In September, I took a break from blogging here at to publish three posts with the Safari Books Online Blog.

  • Rendering with named outlets - After talking about complex architectures with Ember in late August, I realized the outlet API was unknown to many Ember users. This knowledge gap made the core ideas in that talk harder to understand. If you haven’t used named outlets or explicit render calls in your apps, this post is an excellent place to start.
  • Introducing Ember App Kit - EAK has been my build pipeline of choice for a several months, and the core concepts behind it are amazingly powerful. The number of tooling options for Ember is growing rapidly now, but EAK has the most interesting ideas and, I think, the brightest path moving forward. Give it a look.
  • Ember.js, À La Carte: Examining Feature Libraries - Over the summer there were several blog posts disparaging single page JavaScript apps, and frameworks in general. Several set Ember.js up as a straw-man. They complained about file-size, then demonstrated a solution to their specific problem without using a framework. Ember isn’t the right tool for every job, and it doesn’t claim to be. Its file-size is a trivial issue for an ambitious and reasonably complex client-side app. Regardless, Ember.js is built of several more focused libraries, many of which are best-of-breed solutions for their respective problem spaces. These libraries can be used alone, and in this post I introduce each with explanations and examples.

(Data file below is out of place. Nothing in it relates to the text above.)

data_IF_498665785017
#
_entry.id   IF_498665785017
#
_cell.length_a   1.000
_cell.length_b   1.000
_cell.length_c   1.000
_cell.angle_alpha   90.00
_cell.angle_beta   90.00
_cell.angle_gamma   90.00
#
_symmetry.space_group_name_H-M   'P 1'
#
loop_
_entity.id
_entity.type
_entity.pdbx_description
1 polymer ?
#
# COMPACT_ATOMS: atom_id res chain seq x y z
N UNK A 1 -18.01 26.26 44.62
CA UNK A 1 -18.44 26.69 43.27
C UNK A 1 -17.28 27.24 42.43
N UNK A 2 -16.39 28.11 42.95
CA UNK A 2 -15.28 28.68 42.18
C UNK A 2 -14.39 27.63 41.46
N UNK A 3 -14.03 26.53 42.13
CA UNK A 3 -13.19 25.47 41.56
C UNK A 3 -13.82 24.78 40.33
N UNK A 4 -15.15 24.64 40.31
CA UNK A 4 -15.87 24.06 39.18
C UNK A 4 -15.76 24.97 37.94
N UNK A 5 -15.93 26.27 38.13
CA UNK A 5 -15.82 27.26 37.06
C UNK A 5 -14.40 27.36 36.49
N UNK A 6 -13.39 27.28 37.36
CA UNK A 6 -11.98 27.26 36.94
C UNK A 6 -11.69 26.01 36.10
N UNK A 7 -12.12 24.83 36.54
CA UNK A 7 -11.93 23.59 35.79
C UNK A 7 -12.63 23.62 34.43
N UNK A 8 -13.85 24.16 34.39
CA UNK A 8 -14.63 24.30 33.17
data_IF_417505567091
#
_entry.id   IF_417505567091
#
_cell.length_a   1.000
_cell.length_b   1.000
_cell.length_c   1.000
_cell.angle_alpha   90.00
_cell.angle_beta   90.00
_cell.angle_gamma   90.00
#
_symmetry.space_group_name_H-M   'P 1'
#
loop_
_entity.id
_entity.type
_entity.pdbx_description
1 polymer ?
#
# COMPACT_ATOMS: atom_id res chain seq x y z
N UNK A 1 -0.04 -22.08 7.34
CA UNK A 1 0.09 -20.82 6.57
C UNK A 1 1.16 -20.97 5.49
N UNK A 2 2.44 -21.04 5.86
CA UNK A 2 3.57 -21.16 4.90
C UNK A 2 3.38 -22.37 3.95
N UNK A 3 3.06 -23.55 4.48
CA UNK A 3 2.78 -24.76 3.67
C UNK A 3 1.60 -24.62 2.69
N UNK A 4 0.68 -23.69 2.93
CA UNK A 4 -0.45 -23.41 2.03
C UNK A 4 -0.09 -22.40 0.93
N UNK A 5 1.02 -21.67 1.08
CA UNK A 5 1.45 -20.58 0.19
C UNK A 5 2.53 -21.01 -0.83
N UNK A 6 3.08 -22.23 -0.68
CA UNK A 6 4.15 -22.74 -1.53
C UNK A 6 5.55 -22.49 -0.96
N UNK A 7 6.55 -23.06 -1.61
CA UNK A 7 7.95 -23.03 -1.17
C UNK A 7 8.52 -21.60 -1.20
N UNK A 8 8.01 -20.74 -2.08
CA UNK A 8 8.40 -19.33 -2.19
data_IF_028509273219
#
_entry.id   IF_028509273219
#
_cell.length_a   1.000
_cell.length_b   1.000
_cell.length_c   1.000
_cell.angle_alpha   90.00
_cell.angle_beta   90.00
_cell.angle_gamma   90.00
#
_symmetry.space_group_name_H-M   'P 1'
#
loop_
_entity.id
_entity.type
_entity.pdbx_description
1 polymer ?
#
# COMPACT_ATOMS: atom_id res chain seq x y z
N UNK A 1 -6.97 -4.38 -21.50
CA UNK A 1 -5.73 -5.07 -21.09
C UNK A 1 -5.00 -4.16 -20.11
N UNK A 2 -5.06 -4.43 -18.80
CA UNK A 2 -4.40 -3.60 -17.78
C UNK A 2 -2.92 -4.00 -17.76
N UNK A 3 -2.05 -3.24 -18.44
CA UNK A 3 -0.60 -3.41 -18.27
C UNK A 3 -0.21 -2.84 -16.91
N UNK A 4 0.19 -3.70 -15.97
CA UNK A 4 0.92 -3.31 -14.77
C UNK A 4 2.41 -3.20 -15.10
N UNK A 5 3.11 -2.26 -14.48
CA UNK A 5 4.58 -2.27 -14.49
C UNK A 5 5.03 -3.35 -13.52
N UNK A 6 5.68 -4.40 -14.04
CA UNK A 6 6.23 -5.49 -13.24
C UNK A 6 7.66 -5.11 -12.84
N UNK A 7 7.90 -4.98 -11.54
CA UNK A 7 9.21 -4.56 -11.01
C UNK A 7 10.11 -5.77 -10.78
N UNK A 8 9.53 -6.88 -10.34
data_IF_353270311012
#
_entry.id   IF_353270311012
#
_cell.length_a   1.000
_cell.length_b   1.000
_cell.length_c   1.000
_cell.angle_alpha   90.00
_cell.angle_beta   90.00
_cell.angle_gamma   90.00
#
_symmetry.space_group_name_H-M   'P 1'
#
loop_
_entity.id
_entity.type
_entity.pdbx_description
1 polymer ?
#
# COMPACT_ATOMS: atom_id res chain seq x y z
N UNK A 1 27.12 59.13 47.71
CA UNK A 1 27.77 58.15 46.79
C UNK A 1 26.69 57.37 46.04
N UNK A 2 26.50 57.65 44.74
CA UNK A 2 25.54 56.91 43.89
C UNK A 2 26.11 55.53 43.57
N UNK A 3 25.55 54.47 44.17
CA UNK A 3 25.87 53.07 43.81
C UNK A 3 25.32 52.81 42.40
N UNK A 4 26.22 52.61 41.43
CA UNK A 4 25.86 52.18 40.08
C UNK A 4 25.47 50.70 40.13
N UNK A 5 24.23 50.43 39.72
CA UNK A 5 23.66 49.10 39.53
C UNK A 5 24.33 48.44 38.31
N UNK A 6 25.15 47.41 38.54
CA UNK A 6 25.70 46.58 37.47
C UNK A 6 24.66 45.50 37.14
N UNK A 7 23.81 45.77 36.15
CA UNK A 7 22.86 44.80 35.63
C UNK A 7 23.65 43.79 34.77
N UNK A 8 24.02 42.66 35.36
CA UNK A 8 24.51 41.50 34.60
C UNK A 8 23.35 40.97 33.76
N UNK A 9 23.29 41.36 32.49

Working with the Safari staff to publish these posts and get them read was a pleasure.